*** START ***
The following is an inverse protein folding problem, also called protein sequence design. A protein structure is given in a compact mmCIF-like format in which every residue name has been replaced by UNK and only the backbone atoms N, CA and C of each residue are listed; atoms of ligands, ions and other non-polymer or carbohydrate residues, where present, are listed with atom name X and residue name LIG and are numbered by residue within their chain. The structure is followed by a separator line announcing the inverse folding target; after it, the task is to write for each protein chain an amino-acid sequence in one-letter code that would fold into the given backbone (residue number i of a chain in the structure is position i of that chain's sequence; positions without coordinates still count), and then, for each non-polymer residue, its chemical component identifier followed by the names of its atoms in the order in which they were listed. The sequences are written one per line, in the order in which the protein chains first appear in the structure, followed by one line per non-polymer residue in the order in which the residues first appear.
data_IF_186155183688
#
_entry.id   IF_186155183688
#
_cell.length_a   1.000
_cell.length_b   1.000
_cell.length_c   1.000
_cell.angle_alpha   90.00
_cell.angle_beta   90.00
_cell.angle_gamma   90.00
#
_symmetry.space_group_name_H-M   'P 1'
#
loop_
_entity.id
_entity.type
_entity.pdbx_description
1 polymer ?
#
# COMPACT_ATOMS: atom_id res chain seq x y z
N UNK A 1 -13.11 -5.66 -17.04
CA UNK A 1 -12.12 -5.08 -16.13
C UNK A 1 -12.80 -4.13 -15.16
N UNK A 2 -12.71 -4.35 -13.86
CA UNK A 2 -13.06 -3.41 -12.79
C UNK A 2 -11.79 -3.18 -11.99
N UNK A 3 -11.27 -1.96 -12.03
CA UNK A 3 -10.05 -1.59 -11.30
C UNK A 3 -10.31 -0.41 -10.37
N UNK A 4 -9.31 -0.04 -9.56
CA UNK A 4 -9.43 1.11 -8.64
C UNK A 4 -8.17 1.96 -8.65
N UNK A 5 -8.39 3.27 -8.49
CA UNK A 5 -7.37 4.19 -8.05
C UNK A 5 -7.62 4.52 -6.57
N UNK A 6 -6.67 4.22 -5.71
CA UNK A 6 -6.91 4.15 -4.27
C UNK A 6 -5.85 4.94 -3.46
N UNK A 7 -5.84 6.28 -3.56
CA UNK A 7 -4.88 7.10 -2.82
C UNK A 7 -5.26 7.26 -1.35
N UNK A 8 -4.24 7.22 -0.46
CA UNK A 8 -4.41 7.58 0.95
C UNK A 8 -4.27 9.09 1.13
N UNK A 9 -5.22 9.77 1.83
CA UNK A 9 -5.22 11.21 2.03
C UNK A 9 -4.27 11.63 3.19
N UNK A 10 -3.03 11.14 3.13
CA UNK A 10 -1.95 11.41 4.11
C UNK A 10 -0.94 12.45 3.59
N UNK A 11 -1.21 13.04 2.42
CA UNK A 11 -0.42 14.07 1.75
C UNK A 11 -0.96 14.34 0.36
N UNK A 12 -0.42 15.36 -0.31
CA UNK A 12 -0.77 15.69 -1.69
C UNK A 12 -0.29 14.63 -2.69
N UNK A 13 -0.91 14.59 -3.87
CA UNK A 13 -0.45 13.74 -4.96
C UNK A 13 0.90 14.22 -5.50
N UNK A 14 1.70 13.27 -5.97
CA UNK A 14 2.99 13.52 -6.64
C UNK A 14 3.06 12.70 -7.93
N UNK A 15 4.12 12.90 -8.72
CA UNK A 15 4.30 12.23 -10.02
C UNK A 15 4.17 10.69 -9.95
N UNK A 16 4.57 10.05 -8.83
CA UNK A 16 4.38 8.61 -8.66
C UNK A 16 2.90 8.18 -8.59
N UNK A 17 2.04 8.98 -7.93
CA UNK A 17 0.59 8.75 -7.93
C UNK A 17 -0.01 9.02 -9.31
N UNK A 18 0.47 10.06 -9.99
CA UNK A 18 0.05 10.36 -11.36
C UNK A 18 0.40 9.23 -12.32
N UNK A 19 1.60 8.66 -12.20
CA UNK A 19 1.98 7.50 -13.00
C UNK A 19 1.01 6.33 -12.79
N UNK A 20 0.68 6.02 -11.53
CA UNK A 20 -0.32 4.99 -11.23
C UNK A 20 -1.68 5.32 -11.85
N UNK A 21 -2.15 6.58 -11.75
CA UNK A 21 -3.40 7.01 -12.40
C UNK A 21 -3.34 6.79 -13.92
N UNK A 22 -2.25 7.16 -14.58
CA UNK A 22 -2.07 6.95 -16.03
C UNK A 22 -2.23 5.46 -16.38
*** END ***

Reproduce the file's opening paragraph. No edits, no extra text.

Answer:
The following is an inverse protein folding problem, also called protein sequence design. A protein structure is given in a compact mmCIF-like format in which every residue name has been replaced by UNK and only the backbone atoms N, CA and C of each residue are listed; atoms of ligands, ions and other non-polymer or carbohydrate residues, where present, are listed with atom name X and residue name LIG and are numbered by residue within their chain. The structure is followed by a separator line announcing the inverse folding target; after it, the task is to write for each protein chain an amino-acid sequence in one-letter code that would fold into the given backbone (residue number i of a chain in the structure is position i of that chain's sequence; positions without coordinates still count), and then, for each non-polymer residue, its chemical component identifier followed by the names of its atoms in the order in which they were listed. The sequences are written one per line, in the order in which the protein chains first appear in the structure, followed by one line per non-polymer residue in the order in which the residues first appear.